Basic Study
Copyright ©The Author(s) 2018. Published by Baishideng Publishing Group Inc. All rights reserved.
World J Clin Cases. Aug 16, 2018; 6(8): 183-191
Published online Aug 16, 2018. doi: 10.12998/wjcc.v6.i8.183
Antiviral effects of hepatitis B virus S gene-specific anti-gene locked nucleic acid in transgenic mice
Shu-Rong Xiao, Gui-Dan Xu, Wu-Jun Wei, Bin Peng, Yi-Bin Deng
Shu-Rong Xiao, Gui-Dan Xu, Wu-Jun Wei, Bin Peng, Yi-Bin Deng, Department of Medical Laboratory Science, the Affiliated Hospital of Youjiang Medical College for Nationalities, Baise 533000, Guangxi Zhuang Autonomous Region, China
Yi-Bin Deng, Department of Hepatobiliary Disease Center, Guangxi Clinic Medicine Research, Baise 533000, Guangxi Zhuang Autonomous Region, China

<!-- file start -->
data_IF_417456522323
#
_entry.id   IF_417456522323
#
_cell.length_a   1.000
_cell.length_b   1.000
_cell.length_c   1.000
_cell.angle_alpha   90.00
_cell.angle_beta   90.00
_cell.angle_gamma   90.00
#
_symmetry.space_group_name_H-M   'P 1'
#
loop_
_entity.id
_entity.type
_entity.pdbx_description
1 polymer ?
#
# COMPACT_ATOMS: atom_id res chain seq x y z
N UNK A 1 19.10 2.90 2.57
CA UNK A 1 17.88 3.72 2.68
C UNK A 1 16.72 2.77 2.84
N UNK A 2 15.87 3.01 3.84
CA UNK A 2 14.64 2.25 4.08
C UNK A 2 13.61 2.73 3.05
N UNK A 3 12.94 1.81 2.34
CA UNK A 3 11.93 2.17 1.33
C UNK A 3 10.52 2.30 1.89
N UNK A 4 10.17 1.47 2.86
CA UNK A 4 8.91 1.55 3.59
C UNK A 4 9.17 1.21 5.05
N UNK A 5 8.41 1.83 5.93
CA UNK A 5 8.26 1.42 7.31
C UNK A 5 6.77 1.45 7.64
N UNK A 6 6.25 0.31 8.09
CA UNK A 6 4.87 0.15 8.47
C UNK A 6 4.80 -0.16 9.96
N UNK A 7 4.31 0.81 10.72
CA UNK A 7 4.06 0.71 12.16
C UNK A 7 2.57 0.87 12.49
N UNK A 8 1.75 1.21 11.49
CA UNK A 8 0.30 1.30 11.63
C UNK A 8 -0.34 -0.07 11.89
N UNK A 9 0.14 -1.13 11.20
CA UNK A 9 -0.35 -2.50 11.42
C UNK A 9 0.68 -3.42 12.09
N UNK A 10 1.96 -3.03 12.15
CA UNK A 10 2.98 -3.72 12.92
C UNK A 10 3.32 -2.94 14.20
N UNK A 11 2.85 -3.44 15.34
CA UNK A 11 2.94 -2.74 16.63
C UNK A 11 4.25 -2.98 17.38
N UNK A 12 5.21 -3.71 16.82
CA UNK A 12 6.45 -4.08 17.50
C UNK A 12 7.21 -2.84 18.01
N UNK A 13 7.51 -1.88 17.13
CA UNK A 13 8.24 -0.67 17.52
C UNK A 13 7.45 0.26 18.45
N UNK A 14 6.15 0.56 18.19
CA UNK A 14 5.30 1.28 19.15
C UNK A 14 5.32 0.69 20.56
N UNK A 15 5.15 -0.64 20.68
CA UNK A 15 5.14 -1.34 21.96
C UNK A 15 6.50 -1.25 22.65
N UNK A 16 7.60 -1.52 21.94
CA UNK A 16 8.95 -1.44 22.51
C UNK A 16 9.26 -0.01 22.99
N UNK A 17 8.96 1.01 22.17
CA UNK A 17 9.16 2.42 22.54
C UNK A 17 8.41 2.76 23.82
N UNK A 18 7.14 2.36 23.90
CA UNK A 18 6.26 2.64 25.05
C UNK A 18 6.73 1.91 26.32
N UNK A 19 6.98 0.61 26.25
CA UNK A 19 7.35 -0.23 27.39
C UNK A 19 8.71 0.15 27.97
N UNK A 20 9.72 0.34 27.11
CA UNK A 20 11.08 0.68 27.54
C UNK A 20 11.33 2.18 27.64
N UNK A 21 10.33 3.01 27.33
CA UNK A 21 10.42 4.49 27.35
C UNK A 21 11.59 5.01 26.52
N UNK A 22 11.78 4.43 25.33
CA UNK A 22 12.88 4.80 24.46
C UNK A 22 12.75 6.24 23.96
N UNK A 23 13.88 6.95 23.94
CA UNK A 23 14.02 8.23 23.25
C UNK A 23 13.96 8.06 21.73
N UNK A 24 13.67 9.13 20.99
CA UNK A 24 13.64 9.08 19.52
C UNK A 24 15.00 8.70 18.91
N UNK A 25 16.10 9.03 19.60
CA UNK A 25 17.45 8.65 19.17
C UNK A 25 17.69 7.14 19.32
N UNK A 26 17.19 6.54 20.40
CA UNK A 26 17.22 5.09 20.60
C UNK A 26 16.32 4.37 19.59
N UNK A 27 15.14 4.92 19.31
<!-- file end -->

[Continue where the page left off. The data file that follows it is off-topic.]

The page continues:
ORCID number: Shu-Rong Xiao (0000-0002-7408-7060); Gui-Dan Xu (0000-0002-5388-6824); Wu-Jun Wei (0000-0002-3706-3895); Bin Peng (0000-0002-0081-5926); Yi-Bin Deng (0000-0002-0869-0400).
Author contributions: Xiao SR and Deng YB conceived the study, analyzed the data, drafted the manuscript; Xu GD and Wei WJ helped revise the manuscript critically for important intellectual content; Peng B collect the data; Deng YB helped design the study.
Supported by National Natural Science Foundation of China, No. 81460123; Guangxi Graduate Innovation Program, No. 201601005; and Guangxi Clinic Medicine Research Center of Hepatobiliary Disease, No. AD17129025.
Institutional review board statement: This study was approved by the Affiliated Hospital of Youjiang Medical College for Nationalities, Baise, China.
Institutional animal care and use committee statement: All procedures involving animals were reviewed and approved by the Animal Ethics and Welfare Committee of Affiliated Hospital of Youjiang Medical College for Nationalities.
Conflict-of-interest statement: The authors declare that they have no competing interests.